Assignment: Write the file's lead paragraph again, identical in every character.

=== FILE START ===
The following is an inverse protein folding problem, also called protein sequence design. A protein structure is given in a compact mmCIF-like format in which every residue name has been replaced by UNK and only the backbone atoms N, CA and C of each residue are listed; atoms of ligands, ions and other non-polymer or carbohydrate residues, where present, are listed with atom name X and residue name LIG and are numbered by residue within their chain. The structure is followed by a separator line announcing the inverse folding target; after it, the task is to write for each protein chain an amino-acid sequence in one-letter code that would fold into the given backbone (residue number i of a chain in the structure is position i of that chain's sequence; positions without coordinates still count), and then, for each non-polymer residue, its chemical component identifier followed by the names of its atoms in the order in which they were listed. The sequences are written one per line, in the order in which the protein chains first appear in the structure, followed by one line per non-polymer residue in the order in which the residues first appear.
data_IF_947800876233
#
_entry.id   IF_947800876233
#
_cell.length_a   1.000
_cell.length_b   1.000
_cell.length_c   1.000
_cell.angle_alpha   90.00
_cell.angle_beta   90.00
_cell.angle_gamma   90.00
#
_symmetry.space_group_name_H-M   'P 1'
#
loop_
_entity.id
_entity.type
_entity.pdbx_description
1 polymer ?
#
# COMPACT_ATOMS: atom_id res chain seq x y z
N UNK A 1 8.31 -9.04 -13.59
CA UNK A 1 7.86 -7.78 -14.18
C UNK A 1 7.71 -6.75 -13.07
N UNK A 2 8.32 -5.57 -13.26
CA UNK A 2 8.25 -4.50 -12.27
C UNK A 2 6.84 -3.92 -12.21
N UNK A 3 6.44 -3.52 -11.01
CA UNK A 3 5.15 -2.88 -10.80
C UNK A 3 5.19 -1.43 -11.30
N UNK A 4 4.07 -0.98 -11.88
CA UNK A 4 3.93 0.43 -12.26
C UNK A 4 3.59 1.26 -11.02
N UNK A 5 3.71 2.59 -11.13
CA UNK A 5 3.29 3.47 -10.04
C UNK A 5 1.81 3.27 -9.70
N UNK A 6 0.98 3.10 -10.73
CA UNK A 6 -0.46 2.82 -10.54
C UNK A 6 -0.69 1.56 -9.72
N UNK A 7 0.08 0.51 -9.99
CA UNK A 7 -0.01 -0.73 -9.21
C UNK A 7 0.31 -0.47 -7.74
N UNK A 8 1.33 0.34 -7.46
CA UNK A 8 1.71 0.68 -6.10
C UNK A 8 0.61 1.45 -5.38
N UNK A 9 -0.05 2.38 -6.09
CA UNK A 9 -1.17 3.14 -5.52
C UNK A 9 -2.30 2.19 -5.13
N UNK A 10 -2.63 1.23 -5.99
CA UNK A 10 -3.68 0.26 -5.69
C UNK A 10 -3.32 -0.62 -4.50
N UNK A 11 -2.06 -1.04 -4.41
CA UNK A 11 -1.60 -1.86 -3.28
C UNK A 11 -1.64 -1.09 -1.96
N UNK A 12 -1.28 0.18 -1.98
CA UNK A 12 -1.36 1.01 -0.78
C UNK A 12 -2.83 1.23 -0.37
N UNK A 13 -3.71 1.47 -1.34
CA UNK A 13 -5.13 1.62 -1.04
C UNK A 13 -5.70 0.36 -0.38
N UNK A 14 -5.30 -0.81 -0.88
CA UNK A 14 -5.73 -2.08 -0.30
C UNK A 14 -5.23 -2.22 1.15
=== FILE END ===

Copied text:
The following is an inverse protein folding problem, also called protein sequence design. A protein structure is given in a compact mmCIF-like format in which every residue name has been replaced by UNK and only the backbone atoms N, CA and C of each residue are listed; atoms of ligands, ions and other non-polymer or carbohydrate residues, where present, are listed with atom name X and residue name LIG and are numbered by residue within their chain. The structure is followed by a separator line announcing the inverse folding target; after it, the task is to write for each protein chain an amino-acid sequence in one-letter code that would fold into the given backbone (residue number i of a chain in the structure is position i of that chain's sequence; positions without coordinates still count), and then, for each non-polymer residue, its chemical component identifier followed by the names of its atoms in the order in which they were listed. The sequences are written one per line, in the order in which the protein chains first appear in the structure, followed by one line per non-polymer residue in the order in which the residues first appear.